Going forward, companies will be more risk-averse. At Visible, we track both short- and long-term trends in supply-chain management and we believe actively managing risk will be increasingly important as we move through the impacts of the pandemic.
In the last 15 years, to reduce supply-chain costs, American and European businesses have outsourced manufacturing primarily to China — and consumers benefited from lower prices. The pandemic has led hundreds of U.S. manufacturers to re-shore operations back to the US. According to a survey of over 1,000 of the continent's manufacturing and industrial suppliers by Thomas, nearly two-thirds of North American manufacturers say they are likely to bring production and sourcing back to this continent.
To appease consumer expectations of quick and free shipping, we believe there will be a shift toward domestic, intermodal freight as manufacturing expands within the U.S. This will have a positive impact on freight brokers and put pressure on large sea carriers. Currently distressed, large sea carriers won’t be able to rebound due to the movement toward regional, local and country-level supply chains.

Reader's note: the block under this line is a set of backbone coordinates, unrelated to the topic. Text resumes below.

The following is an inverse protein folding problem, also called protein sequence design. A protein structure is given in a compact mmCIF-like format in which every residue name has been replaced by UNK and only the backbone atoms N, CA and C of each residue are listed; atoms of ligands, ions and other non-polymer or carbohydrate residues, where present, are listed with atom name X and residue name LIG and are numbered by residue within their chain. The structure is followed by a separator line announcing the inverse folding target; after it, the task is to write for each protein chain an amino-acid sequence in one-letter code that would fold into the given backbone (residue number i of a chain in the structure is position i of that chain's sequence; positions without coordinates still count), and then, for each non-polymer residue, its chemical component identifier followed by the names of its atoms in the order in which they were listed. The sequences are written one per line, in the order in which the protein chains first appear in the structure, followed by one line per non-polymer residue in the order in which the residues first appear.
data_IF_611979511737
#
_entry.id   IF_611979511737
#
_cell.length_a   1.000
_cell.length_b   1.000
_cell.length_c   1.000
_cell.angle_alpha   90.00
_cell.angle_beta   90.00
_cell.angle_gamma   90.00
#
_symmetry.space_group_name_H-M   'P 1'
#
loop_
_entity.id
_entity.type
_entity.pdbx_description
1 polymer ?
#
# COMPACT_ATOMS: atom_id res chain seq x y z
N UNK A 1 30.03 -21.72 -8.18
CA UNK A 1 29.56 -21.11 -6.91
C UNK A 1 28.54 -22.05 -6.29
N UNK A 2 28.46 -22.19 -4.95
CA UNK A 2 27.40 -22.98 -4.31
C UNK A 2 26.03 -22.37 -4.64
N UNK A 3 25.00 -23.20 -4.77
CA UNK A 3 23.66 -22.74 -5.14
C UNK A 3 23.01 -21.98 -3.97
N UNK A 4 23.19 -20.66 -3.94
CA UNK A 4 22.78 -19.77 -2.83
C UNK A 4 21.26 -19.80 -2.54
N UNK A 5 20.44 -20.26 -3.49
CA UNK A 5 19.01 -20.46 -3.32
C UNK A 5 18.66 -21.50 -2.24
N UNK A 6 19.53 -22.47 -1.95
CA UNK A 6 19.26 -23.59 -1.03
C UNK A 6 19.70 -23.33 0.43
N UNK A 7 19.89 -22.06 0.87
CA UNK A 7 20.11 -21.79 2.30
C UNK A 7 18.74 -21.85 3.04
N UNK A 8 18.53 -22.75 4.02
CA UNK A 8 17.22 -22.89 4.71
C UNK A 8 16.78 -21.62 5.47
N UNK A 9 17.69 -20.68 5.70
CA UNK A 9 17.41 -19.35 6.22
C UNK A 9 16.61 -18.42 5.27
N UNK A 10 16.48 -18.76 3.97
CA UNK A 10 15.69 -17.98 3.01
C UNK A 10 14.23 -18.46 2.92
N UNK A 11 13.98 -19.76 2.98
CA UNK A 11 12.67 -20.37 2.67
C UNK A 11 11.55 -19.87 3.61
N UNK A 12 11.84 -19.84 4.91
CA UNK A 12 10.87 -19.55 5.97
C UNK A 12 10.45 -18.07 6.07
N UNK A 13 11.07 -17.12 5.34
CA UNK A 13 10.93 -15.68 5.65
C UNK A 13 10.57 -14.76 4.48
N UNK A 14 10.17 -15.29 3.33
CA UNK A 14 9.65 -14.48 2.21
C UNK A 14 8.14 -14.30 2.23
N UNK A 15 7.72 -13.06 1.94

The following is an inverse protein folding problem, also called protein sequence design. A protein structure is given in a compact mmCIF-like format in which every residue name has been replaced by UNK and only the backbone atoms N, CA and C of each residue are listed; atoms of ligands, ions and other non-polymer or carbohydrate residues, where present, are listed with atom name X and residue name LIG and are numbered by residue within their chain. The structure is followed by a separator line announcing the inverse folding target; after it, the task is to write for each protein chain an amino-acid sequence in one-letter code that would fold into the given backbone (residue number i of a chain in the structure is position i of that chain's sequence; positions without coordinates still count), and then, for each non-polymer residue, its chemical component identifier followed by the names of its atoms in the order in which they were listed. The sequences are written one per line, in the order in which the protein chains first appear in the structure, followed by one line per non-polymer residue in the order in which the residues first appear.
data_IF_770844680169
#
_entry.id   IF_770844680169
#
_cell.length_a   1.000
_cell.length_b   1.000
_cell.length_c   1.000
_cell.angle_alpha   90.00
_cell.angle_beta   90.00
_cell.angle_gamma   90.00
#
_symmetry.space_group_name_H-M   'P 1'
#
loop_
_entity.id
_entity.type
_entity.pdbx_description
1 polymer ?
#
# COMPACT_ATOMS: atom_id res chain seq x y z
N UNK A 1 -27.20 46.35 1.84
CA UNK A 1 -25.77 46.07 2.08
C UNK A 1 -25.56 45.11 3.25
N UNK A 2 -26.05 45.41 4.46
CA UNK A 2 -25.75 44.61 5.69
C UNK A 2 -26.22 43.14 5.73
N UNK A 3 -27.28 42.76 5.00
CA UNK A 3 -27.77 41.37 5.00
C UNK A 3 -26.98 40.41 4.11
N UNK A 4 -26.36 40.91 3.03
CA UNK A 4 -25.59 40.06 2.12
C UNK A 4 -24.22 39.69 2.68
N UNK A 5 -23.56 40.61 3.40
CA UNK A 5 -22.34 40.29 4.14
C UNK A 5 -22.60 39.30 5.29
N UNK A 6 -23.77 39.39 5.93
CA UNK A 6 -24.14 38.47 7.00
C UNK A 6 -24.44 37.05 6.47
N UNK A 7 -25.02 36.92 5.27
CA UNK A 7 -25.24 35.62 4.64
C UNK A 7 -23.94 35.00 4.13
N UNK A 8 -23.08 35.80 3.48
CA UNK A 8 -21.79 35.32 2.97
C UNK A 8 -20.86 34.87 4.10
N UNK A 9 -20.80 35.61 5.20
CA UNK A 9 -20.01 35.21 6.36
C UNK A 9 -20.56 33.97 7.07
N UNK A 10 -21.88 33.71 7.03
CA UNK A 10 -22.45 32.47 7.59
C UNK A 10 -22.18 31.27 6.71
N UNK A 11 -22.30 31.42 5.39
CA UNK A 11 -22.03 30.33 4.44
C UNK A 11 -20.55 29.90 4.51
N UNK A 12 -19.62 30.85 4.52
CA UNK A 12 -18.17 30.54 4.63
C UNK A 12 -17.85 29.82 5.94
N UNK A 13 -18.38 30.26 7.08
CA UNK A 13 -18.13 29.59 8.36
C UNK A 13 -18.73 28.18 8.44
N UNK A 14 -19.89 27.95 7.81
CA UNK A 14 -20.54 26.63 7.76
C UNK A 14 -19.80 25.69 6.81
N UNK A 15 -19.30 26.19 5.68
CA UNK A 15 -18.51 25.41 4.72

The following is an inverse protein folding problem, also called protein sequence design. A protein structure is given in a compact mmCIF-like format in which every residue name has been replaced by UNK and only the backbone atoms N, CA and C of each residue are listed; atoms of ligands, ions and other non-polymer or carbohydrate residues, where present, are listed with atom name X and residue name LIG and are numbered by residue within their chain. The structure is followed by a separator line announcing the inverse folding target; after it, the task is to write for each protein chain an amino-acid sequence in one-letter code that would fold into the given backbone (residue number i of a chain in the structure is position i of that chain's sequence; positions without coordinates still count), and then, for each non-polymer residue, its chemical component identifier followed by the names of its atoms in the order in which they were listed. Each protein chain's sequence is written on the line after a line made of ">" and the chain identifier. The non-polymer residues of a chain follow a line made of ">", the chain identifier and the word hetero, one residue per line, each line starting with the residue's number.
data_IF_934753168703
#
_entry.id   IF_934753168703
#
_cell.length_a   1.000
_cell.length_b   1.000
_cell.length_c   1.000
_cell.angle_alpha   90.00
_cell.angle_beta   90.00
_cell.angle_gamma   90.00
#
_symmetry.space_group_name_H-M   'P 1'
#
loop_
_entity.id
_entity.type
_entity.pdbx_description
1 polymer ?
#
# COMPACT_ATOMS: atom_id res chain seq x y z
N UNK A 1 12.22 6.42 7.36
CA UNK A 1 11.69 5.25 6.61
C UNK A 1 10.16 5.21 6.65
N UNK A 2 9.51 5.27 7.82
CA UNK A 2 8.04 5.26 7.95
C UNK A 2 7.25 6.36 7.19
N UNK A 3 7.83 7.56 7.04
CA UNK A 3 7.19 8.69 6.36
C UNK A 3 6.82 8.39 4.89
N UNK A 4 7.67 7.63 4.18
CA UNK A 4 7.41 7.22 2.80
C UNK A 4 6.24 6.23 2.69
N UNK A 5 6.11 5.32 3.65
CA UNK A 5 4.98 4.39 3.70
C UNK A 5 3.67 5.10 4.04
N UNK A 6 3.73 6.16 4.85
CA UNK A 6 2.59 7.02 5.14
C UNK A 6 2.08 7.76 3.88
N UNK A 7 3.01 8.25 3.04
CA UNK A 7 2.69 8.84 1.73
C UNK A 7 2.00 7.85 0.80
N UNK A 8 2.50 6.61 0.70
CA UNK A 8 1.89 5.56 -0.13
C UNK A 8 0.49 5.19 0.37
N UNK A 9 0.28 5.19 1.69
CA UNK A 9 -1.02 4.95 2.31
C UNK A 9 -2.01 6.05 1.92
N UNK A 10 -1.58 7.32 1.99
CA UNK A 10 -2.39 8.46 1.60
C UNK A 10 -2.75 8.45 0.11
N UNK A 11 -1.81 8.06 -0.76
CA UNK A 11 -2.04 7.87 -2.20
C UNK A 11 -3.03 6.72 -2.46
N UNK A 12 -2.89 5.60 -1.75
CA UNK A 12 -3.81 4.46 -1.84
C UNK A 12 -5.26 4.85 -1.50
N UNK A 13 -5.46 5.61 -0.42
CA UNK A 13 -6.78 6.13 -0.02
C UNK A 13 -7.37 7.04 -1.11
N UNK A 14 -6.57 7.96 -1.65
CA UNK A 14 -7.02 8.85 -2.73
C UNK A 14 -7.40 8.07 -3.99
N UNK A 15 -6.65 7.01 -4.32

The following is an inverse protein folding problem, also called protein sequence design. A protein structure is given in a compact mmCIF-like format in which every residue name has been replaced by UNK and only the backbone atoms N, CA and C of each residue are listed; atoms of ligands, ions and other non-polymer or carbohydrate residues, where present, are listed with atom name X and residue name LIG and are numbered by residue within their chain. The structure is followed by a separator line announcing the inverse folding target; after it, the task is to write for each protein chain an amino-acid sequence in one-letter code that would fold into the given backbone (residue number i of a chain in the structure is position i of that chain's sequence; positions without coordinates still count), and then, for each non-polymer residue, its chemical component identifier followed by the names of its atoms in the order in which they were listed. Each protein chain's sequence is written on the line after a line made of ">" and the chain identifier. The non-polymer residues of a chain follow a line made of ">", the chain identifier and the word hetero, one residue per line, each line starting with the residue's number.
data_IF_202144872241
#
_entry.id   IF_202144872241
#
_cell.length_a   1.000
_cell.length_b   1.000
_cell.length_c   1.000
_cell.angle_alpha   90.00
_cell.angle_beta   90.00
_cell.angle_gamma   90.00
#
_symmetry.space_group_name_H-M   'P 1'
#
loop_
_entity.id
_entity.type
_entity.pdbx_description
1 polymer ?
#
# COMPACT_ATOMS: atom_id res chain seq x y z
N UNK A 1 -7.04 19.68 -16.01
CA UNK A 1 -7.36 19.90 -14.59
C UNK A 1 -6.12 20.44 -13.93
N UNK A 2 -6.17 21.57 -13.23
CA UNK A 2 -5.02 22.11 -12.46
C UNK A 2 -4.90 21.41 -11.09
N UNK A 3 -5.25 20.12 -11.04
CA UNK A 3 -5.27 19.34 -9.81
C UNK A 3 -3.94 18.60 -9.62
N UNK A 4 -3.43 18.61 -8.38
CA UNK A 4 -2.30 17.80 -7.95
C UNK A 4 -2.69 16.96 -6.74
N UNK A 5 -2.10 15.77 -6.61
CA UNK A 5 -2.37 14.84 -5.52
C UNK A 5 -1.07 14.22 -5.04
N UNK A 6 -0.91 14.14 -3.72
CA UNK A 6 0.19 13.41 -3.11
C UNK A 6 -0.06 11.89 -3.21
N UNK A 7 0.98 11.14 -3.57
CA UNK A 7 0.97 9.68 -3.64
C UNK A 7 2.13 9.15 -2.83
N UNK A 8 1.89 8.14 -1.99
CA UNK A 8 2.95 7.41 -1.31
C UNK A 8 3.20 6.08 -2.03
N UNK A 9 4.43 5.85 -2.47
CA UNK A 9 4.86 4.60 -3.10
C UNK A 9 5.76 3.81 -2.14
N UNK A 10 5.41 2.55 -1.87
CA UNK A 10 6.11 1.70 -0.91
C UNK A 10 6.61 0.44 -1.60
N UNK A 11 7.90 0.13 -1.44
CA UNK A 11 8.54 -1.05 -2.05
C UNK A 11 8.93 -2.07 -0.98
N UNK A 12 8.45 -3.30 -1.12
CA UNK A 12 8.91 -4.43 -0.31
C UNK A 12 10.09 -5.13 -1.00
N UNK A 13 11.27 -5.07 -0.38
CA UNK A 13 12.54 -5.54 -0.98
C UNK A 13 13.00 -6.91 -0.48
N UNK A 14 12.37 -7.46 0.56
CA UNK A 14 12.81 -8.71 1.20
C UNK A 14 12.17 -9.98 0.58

Multibillion-dollar supply-chain companies, venture capitalist and private equity firms don’t need a pandemic to validate investments in supply-chain technology. For decades, investors have poured billions of dollars into logistics technology such as automation and AI. I don’t see that slowing down.
With fewer commuters making their everyday coffee runs, we saw a massive surge in Nespresso and Illy beverage products. Sustained over ten weeks, they reached double and triple average volume — a 200-300 percent increase.
In other markets where Visible is active, B2C vitamins, health and wellness products and luxury clothing have also done exceptionally well during the pandemic and subsequent lockdown.
A Silver Lining
Several of our clients have been running at peak, or higher than peak volume for the last ten weeks — nearly Black Friday volumes.
There is also a silver lining for small parcel carriers. UPS, FedEx, DHL and the U.S. Postal Service only have the capacity to manage the two weeks on either side of Black Friday successfully in a B2C environment. Extended longer, the demand strains their systems. Smaller and regional carriers have the opportunity to pick up the slack as big players turn away volume. This gives secondary players in small parcel the chance to increase their infrastructure. This also benefits e-commerce shoppers — with more competition comes cheaper or free shipping.
I had an insightful conversation with the Utah Manufacturers Association when the pandemic first hit. We agreed that supply-chain chaos breeds opportunity, and the ultimate silver lining is the ingenuity that follows disruption. For businesses experiencing degradation, this is a chance to pivot into a more secure and long-term business model, and for qualifying businesses, receiving financial assistance from the government to achieve that.
Casey Adams is president of Visible Supply Chain Management.